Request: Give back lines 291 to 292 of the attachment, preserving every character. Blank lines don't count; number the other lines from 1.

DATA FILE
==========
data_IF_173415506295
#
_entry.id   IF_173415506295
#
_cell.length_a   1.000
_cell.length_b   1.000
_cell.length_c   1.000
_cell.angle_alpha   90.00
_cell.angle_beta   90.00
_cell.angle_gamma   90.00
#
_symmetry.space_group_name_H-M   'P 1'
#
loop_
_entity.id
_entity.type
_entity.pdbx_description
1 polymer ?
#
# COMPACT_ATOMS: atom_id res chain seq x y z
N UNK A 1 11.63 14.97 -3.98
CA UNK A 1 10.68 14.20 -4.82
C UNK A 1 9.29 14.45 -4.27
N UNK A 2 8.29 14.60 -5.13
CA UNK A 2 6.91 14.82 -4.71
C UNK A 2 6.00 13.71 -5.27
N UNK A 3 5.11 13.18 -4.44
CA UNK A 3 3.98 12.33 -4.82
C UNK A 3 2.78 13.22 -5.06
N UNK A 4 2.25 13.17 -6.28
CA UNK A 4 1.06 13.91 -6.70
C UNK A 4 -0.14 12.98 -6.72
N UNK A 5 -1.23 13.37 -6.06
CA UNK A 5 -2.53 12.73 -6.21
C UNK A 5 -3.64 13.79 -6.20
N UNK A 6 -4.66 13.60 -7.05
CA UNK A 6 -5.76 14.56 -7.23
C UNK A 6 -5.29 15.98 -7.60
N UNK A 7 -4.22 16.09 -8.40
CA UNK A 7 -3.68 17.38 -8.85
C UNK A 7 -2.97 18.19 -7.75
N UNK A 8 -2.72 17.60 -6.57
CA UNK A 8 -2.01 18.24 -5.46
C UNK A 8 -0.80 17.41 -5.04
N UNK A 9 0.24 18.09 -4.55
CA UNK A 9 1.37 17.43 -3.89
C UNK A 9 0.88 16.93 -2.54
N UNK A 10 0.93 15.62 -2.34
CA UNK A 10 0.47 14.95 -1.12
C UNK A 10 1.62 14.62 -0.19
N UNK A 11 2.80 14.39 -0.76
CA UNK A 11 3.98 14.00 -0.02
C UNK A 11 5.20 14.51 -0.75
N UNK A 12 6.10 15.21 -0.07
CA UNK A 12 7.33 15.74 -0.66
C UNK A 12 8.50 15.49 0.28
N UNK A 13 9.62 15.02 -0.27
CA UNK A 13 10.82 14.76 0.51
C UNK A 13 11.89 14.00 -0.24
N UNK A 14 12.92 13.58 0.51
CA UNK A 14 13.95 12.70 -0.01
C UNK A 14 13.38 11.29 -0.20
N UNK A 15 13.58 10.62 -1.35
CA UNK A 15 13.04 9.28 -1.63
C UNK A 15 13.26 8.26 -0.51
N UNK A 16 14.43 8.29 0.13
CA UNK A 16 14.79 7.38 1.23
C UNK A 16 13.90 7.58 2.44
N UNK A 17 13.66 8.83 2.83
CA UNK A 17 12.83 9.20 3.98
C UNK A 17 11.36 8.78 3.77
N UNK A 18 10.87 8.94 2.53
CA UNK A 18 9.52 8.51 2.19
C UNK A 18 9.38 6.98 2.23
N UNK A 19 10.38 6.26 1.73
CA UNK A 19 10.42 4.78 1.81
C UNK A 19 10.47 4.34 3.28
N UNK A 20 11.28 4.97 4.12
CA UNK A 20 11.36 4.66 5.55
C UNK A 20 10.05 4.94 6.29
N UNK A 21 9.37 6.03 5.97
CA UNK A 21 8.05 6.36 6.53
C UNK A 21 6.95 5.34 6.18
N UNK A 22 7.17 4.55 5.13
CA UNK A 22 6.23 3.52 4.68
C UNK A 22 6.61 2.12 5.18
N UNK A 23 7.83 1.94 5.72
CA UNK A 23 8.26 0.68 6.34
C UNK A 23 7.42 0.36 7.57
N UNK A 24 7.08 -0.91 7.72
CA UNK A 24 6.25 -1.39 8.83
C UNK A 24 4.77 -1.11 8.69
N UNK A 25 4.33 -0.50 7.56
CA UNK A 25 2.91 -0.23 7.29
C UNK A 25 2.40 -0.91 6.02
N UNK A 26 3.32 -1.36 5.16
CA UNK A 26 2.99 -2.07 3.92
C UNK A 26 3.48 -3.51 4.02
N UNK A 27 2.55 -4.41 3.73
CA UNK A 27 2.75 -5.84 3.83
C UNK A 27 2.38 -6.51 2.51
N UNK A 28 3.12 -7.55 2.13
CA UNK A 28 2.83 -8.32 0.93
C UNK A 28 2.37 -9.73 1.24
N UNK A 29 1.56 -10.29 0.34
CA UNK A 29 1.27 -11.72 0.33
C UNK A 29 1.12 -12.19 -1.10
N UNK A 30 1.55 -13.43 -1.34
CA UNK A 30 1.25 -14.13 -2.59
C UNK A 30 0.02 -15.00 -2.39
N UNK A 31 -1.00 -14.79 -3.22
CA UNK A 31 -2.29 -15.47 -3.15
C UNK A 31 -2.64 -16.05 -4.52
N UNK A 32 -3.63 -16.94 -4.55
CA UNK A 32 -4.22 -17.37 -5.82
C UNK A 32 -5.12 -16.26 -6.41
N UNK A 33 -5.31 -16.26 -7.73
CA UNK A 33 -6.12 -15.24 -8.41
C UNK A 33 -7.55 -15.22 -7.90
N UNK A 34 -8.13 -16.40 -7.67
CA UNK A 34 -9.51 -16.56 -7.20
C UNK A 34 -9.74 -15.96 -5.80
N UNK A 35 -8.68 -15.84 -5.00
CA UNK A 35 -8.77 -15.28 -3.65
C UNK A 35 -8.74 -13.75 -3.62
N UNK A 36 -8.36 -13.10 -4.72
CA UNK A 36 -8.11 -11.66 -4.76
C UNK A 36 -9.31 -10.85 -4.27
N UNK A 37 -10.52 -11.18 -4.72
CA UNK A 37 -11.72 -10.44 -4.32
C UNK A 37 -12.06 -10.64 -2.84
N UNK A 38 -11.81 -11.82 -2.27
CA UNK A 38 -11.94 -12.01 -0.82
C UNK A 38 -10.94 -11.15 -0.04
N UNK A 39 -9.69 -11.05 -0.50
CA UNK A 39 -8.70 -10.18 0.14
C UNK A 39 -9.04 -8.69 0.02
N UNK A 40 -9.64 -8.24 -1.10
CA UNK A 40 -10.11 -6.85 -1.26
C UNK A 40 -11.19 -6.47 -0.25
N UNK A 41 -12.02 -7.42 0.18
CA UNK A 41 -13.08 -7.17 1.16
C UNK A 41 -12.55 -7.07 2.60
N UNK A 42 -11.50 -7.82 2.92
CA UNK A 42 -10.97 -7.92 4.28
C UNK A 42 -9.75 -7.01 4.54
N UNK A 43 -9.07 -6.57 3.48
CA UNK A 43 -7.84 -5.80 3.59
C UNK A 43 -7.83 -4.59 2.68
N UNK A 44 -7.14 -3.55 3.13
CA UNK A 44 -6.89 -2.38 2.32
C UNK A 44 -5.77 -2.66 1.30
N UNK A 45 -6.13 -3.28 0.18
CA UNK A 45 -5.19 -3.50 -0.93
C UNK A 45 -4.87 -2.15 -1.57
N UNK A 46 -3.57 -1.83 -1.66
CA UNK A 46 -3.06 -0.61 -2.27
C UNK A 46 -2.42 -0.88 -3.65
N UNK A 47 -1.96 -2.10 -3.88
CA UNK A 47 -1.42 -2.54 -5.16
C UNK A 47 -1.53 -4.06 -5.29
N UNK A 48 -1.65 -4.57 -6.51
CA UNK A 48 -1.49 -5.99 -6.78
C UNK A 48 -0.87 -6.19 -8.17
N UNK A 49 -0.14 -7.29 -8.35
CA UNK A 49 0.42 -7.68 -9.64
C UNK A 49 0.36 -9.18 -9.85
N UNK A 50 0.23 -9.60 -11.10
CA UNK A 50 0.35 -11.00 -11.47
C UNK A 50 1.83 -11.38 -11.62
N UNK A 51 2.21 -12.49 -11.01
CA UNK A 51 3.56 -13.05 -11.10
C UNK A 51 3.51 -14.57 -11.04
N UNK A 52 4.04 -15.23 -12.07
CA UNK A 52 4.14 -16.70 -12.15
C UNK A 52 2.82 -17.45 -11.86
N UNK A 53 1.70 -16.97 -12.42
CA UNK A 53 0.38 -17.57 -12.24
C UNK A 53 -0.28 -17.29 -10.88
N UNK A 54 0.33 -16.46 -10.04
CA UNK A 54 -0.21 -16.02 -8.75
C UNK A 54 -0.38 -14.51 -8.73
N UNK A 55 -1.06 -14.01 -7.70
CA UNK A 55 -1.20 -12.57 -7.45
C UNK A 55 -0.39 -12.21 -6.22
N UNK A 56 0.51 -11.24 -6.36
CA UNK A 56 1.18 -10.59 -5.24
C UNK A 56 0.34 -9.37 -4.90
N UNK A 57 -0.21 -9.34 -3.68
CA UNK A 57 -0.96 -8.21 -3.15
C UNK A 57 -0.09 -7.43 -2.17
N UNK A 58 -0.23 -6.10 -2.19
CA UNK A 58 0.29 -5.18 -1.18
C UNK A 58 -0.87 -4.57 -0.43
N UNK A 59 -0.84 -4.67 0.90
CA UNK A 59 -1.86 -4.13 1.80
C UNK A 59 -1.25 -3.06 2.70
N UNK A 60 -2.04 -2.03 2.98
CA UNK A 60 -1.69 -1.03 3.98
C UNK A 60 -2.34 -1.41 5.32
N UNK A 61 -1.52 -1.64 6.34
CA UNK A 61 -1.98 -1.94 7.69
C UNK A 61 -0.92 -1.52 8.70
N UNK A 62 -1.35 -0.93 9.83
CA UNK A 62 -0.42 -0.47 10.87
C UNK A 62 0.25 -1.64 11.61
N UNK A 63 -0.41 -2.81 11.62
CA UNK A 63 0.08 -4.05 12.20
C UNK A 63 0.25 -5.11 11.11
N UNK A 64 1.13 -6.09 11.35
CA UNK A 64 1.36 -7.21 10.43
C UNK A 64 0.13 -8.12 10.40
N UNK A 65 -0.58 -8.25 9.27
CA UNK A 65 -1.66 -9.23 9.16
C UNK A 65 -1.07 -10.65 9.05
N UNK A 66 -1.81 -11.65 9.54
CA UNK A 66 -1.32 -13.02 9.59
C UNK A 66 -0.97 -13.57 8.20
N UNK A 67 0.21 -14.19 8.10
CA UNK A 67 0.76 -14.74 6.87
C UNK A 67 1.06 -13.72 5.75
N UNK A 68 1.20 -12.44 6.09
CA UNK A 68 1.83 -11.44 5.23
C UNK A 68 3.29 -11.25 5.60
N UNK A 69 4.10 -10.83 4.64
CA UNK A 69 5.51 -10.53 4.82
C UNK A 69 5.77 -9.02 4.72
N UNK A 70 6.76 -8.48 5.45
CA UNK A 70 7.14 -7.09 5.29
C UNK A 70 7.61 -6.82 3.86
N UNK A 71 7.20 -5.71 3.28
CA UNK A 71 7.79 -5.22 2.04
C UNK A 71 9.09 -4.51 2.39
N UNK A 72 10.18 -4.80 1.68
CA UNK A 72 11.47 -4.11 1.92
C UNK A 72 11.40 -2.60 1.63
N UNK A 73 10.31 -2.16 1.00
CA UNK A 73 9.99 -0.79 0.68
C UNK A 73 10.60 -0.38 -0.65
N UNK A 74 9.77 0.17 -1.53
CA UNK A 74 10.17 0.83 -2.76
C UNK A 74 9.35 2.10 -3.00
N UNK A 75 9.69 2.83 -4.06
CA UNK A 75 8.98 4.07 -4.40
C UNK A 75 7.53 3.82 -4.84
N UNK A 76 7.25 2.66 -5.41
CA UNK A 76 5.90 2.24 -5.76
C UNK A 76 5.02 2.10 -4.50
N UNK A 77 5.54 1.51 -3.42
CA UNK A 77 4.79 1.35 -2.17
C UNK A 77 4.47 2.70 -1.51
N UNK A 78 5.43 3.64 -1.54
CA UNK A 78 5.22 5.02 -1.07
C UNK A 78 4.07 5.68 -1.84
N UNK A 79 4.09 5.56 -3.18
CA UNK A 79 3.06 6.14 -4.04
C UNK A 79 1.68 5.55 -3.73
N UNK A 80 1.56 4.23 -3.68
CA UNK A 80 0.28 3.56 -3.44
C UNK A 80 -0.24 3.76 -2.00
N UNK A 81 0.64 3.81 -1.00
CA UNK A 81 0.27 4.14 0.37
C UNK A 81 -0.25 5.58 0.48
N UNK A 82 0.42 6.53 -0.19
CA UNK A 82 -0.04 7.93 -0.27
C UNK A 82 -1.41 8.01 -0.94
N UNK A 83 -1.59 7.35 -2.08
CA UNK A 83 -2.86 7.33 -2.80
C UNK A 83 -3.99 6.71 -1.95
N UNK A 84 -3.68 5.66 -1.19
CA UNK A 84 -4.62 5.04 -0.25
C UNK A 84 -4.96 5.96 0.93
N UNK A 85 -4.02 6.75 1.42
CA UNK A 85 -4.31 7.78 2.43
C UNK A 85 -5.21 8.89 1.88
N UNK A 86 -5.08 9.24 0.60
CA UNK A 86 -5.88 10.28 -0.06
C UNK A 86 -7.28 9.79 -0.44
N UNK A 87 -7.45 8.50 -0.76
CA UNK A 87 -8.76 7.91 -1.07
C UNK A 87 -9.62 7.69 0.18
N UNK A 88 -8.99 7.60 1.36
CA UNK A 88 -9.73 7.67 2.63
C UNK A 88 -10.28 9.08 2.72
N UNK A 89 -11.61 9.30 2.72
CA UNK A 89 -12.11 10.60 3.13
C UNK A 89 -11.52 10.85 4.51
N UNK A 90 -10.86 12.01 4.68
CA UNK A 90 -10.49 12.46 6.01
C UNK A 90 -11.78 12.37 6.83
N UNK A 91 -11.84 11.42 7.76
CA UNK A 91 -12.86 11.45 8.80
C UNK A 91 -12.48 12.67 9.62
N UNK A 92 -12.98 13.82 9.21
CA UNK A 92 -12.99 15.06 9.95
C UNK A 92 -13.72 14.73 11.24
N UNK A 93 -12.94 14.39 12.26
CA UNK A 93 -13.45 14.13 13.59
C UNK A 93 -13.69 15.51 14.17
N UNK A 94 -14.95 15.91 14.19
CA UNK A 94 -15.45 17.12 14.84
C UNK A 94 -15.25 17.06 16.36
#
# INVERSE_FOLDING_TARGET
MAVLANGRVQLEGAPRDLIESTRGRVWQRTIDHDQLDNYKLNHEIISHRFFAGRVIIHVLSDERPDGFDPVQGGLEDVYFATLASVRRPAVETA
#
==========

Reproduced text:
N UNK A 91 -11.84 11.42 7.76
CA UNK A 91 -12.86 11.45 8.80